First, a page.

The term RELIEF is another small measurement of the space between the fret and the string but is completely different from ACTION and is adjusted in a completely different way. Relief is a measurement of how much bow is allowed to remain in the neck from the string pull. A guitar neck usually has to have a small amount of bow - measured in thousandths of an inch - to allow all of the strings to be fretted on the upper frets (1-5) without buzzing on frets further down the neck. It's a matter of getting the proper geometry between the string, neck, nut, and bridge. Relief is measured by pressing down on the string at the second fret and at the 14th and measuring the distance between the fret and bottom of that string at the 7th fret. That small amount you see there is all that keeps most instruments from playing well. Relief is adjusted using the trussrod mentioned above. While the strings pull on the headstock in one direction, the trussrod is tightened to counteract that tension in the other. When the balance between the two is so close as to allow only .020" to .030" to be measured between the 7th fret and the string in the way described above - that's a well adjusted relief for the majority of players but it's again, a matter of personal preference.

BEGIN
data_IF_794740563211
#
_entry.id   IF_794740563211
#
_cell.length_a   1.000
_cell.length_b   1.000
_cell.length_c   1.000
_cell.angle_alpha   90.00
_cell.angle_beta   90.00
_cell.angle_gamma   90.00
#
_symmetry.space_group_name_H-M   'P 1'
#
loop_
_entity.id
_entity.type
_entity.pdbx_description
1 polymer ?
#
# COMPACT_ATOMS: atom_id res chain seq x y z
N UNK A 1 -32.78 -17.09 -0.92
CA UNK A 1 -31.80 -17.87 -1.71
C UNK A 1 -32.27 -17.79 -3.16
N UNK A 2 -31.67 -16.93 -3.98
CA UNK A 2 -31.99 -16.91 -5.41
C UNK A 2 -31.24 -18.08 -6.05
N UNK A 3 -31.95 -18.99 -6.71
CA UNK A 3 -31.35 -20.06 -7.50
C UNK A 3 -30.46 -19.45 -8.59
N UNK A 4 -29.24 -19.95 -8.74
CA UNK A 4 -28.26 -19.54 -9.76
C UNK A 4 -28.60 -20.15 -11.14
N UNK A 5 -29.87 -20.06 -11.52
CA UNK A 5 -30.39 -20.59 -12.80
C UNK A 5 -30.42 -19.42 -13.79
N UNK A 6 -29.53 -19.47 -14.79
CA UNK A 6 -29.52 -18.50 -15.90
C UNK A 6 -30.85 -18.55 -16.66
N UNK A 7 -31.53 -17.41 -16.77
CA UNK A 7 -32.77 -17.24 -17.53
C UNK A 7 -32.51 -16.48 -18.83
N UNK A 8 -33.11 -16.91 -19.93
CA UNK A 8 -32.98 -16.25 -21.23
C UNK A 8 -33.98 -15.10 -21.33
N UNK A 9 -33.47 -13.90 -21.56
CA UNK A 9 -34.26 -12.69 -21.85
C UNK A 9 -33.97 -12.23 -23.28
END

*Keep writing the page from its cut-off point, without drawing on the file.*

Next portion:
These measurements and adjustments, when done correctly and brought into balance, are the only way to have a good playing instrument. They must be done in a particular way and in a particular order to get right. None of the adjustments or measurements can be substituted for one of the others. Each has their own precise place in the equation of the perfect setup.

    In my opinion, all new instruments should be checked out and setup to playable standards by a qualified technician before any serious attempt is made to learn with them. Unfortunately the manufacturers don't take enough pride in their product (at this price level) and don't have the foresight to understand that unplayable instruments are just that - unplayable. This process isn't extremely hard or extemely complicated but it DOES require the dedication and aptitude to want to learn it and then learn it cold. A large portion of the members of TalkBass have learned how to do their own setups right here and now won't have anyone but themselves touch their instruments. IMO, that's what all serious players and hobbyists should do. Not only does it save money, it assures you that your instruments will always be playable to your specifications and, should conditions change or your tastes change - you can change your setup right along with them.

    Look at the top of this forum to begin your education. Read, then download and keep for reference, everything in those sites. If you come across a term or concept that baffles you, don't assume that it's got to be something like this or that...ASK! or more precisely, ASK HERE! We will set you straight. This is an empowering skill that you can acquire in an afternoon if you are inclined to. It will set you apart from your yahoo buddies that have guitars that aren't in tune, won't stay in tune and aren't playable at any tuning at all and you won't be paying the Ogs with stone tools down at Guitar Center to work on your own precious instruments. You'll be doing it on your own and laughing at the rest!

    I hope this helps.